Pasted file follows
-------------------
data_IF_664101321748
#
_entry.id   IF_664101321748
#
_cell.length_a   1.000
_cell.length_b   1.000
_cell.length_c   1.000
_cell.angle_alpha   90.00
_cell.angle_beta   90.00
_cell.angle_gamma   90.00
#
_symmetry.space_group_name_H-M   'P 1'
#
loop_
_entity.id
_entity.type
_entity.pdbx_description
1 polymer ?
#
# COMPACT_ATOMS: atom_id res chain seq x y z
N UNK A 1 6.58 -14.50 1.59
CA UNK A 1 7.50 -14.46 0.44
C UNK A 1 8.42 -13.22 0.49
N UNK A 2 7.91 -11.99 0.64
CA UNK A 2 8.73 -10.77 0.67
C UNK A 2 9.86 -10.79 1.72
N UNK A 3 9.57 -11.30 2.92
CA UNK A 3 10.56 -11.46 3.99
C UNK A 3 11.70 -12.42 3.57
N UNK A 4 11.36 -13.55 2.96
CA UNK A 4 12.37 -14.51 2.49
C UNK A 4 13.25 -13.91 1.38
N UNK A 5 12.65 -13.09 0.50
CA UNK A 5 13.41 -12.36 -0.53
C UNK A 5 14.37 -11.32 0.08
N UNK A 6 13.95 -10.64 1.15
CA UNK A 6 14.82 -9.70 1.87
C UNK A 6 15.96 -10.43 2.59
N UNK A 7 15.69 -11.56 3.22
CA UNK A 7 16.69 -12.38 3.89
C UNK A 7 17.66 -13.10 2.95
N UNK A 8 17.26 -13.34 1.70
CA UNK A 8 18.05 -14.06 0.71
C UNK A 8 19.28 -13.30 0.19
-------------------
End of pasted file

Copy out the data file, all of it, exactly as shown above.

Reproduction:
data_IF_664101321748
#
_entry.id   IF_664101321748
#
_cell.length_a   1.000
_cell.length_b   1.000
_cell.length_c   1.000
_cell.angle_alpha   90.00
_cell.angle_beta   90.00
_cell.angle_gamma   90.00
#
_symmetry.space_group_name_H-M   'P 1'
#
loop_
_entity.id
_entity.type
_entity.pdbx_description
1 polymer ?
#
# COMPACT_ATOMS: atom_id res chain seq x y z
N UNK A 1 6.58 -14.50 1.59
CA UNK A 1 7.50 -14.46 0.44
C UNK A 1 8.42 -13.22 0.49
N UNK A 2 7.91 -11.99 0.64
CA UNK A 2 8.73 -10.77 0.67
C UNK A 2 9.86 -10.79 1.72
N UNK A 3 9.57 -11.30 2.92
CA UNK A 3 10.56 -11.46 3.99
C UNK A 3 11.70 -12.42 3.57
N UNK A 4 11.36 -13.55 2.96
CA UNK A 4 12.37 -14.51 2.49
C UNK A 4 13.25 -13.91 1.38
N UNK A 5 12.65 -13.09 0.50
CA UNK A 5 13.41 -12.36 -0.53
C UNK A 5 14.37 -11.32 0.08
N UNK A 6 13.95 -10.64 1.15
CA UNK A 6 14.82 -9.70 1.87
C UNK A 6 15.96 -10.43 2.59
N UNK A 7 15.69 -11.56 3.22
CA UNK A 7 16.69 -12.38 3.89
C UNK A 7 17.66 -13.10 2.95
N UNK A 8 17.26 -13.34 1.70
CA UNK A 8 18.05 -14.06 0.71
C UNK A 8 19.28 -13.30 0.19